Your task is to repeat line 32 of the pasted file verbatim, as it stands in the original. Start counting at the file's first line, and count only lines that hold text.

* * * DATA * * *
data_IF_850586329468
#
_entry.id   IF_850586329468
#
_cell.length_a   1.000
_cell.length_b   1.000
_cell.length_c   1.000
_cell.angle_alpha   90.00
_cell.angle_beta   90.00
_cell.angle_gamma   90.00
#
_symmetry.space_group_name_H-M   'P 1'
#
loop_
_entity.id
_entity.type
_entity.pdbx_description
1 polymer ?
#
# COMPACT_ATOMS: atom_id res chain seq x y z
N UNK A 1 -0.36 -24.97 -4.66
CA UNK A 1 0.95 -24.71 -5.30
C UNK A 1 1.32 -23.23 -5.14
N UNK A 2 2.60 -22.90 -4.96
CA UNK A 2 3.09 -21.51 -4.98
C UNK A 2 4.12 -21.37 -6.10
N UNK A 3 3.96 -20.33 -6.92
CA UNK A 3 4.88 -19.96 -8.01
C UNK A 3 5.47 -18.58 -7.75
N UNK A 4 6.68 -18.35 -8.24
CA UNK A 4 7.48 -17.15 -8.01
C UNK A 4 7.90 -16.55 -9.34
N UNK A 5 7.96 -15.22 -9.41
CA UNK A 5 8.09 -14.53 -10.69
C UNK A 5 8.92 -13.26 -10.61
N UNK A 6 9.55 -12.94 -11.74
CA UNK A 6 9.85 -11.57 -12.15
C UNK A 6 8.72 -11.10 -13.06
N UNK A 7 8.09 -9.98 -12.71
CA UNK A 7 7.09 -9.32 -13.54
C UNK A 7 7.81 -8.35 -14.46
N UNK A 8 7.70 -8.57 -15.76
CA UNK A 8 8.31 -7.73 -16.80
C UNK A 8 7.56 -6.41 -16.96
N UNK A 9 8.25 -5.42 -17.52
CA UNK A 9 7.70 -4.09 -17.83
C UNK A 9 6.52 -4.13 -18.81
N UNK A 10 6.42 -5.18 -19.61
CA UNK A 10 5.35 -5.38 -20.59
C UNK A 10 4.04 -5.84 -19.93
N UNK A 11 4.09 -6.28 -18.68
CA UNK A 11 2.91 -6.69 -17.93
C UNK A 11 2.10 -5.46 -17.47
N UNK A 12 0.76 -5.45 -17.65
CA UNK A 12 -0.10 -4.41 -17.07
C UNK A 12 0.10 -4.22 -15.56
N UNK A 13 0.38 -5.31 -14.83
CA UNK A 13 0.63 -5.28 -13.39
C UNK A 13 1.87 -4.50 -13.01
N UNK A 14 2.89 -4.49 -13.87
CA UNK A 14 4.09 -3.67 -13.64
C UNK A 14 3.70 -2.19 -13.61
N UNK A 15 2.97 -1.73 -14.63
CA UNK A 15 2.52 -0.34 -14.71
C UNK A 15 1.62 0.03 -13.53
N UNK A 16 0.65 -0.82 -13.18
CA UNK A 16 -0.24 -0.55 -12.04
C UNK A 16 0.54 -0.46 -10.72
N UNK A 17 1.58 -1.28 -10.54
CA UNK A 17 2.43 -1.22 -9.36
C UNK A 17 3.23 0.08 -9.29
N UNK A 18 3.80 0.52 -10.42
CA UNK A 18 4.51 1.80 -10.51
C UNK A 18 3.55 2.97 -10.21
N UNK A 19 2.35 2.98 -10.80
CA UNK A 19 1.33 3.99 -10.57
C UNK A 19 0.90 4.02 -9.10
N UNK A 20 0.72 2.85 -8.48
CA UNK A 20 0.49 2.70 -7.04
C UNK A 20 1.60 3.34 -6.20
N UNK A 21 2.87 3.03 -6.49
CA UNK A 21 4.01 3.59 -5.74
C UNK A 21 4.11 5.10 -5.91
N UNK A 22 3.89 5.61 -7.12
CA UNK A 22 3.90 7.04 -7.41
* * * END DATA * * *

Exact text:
C UNK A 4 7.90 -16.55 -9.34